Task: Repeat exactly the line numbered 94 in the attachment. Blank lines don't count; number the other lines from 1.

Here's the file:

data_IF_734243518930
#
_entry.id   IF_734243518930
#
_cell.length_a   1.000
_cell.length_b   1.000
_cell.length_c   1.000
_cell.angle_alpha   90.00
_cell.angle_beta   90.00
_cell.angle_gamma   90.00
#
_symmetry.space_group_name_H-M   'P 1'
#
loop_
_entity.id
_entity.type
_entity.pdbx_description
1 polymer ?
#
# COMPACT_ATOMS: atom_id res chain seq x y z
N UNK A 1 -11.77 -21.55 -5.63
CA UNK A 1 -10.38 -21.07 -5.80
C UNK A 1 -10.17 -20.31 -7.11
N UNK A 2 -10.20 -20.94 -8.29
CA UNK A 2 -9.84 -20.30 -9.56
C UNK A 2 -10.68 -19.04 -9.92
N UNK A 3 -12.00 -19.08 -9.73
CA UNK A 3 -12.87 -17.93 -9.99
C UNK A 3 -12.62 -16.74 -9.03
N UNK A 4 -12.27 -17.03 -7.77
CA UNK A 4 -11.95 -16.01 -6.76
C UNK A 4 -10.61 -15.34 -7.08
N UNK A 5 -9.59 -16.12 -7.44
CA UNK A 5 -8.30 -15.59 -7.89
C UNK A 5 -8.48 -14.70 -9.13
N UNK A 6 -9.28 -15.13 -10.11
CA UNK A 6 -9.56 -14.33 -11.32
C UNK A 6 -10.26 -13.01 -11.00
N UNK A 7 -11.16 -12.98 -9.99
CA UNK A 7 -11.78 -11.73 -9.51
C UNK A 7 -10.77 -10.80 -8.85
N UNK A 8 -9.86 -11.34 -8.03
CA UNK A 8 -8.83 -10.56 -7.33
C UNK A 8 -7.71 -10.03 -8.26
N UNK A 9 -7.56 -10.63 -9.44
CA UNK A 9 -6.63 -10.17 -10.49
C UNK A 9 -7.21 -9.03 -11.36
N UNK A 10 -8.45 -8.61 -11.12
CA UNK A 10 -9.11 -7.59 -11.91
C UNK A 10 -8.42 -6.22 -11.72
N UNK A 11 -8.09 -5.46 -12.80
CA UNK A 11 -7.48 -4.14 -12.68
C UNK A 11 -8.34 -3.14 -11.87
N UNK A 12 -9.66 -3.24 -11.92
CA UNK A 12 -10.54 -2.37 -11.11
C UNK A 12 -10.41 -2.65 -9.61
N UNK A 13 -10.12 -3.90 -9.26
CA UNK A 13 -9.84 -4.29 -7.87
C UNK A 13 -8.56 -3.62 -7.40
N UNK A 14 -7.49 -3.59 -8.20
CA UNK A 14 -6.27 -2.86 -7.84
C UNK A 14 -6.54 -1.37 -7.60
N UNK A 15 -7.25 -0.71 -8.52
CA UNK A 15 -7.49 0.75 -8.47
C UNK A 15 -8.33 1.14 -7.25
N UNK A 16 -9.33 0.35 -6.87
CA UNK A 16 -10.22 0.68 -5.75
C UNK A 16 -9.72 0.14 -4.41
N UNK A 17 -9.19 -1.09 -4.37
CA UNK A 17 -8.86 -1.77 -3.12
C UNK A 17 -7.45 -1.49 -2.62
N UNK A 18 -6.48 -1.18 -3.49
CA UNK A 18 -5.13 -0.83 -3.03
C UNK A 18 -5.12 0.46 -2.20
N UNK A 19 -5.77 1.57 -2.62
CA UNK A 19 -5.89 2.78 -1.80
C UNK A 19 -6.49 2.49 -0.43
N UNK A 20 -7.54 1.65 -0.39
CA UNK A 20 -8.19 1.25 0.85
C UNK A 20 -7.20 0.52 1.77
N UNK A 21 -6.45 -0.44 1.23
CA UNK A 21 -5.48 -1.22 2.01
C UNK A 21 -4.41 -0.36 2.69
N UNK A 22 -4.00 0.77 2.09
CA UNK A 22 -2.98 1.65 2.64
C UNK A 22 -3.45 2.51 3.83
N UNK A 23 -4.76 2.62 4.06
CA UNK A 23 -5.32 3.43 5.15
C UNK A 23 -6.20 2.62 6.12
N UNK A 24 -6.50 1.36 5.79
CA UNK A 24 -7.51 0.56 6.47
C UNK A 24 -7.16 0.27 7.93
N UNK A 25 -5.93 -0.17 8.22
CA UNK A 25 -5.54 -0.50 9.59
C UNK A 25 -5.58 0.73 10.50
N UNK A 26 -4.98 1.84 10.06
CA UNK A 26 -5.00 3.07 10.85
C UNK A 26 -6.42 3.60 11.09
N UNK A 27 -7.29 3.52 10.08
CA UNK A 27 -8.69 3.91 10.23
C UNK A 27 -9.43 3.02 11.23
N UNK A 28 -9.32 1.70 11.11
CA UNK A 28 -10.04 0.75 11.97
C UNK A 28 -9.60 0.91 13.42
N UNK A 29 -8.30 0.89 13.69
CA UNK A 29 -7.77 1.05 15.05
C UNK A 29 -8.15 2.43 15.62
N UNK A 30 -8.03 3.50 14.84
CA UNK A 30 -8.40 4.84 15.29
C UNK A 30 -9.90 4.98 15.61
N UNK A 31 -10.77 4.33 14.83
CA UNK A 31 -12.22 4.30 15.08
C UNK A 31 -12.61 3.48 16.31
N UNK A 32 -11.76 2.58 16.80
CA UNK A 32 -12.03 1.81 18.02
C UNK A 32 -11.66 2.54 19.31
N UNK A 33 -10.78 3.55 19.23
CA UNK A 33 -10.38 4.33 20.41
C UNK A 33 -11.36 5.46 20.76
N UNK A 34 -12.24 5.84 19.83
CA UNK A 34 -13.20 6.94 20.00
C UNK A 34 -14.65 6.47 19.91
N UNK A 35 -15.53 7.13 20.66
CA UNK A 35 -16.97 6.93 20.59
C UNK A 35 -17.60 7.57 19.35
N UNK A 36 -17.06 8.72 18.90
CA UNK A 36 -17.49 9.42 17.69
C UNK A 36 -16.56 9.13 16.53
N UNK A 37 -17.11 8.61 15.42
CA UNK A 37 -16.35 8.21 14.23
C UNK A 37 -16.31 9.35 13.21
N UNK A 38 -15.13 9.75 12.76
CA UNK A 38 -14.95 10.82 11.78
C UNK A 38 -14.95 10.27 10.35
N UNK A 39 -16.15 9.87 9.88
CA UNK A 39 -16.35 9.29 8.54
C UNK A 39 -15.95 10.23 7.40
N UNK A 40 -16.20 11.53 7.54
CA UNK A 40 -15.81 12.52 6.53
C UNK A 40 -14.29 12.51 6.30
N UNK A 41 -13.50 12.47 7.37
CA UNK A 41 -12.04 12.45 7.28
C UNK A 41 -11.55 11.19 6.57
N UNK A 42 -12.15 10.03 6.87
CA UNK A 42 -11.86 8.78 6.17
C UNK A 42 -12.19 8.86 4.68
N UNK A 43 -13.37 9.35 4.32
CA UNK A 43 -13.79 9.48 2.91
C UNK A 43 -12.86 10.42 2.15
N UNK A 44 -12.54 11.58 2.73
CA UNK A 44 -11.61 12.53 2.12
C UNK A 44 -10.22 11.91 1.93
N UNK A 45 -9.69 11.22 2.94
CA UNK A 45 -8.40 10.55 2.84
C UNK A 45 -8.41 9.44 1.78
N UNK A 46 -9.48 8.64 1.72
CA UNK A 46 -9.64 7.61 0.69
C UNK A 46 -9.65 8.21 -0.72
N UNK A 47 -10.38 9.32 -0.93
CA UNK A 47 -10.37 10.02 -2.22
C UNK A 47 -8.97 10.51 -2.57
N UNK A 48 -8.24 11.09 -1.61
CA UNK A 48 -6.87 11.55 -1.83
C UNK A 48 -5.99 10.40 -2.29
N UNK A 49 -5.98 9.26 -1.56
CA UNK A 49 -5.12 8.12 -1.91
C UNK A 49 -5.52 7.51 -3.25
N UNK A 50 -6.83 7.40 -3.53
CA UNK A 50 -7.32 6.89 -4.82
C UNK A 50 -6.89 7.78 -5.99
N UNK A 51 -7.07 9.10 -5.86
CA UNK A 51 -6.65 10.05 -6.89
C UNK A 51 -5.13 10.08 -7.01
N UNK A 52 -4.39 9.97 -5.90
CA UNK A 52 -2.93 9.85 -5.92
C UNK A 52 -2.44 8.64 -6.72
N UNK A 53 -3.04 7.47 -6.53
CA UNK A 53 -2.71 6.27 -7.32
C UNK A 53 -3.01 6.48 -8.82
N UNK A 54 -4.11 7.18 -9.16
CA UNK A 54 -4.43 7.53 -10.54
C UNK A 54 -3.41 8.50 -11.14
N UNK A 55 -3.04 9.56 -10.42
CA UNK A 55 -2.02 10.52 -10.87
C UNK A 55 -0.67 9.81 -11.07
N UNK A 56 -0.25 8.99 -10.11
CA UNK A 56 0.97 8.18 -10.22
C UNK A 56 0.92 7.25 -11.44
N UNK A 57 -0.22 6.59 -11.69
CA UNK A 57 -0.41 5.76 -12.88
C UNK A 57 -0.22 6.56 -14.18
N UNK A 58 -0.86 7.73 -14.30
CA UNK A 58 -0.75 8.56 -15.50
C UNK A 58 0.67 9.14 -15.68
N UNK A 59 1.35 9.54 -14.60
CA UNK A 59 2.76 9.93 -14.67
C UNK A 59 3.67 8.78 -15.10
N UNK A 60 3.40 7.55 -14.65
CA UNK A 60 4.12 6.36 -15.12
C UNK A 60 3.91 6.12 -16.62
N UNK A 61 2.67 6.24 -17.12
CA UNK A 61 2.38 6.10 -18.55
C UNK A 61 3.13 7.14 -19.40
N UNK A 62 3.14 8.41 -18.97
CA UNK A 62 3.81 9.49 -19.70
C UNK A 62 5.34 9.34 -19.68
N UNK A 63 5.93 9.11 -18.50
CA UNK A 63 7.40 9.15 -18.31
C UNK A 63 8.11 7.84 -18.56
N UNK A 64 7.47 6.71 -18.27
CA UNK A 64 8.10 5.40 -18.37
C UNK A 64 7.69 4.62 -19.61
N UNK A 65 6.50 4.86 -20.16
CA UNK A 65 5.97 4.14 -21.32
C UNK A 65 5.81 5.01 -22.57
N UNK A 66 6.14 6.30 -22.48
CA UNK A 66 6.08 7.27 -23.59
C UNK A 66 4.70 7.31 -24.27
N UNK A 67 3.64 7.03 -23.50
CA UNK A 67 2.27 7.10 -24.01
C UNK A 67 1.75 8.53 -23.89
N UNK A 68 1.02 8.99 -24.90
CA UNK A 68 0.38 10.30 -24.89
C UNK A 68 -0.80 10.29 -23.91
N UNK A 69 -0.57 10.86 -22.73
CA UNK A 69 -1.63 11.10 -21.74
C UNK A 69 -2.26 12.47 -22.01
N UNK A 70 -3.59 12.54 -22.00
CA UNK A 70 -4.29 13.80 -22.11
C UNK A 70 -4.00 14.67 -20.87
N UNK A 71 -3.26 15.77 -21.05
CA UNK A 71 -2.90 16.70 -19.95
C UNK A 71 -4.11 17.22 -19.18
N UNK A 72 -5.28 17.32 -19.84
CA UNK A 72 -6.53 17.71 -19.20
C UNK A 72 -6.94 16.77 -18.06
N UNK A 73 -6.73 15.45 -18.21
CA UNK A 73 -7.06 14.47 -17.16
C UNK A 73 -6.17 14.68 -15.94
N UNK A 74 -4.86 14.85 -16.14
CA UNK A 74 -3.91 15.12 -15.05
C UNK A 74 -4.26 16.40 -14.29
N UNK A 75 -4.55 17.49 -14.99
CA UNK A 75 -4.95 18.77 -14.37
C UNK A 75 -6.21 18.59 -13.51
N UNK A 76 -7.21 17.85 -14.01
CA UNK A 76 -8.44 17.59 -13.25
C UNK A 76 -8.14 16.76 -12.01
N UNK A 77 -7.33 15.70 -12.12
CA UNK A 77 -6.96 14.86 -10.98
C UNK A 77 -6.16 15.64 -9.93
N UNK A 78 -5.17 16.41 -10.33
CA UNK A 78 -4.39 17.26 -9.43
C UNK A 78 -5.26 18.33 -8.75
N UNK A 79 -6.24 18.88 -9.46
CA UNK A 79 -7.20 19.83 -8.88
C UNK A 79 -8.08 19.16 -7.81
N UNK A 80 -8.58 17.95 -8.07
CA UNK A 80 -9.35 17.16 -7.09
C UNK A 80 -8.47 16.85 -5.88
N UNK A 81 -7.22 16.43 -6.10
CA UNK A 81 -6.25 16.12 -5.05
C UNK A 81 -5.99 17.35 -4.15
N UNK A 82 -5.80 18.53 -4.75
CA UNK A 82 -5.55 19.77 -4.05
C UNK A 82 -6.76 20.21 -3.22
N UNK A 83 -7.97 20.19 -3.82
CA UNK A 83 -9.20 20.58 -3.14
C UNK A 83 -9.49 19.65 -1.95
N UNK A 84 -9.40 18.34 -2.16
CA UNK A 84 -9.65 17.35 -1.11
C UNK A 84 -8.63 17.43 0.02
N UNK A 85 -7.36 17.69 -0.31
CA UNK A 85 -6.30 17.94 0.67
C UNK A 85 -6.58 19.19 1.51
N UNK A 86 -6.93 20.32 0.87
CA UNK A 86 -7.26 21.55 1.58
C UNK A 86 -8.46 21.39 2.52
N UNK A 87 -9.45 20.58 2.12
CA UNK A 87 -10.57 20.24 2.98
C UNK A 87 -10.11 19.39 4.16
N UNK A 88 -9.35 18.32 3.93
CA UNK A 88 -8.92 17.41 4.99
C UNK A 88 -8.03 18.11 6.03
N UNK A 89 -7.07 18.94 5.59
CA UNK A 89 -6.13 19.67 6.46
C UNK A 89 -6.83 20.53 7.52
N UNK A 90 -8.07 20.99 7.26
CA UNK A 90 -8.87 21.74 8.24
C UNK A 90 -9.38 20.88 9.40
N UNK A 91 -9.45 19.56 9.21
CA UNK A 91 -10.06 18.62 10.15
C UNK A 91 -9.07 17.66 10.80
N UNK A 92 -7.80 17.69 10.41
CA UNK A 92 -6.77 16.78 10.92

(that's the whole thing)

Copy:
CA UNK A 25 -5.54 -0.50 9.59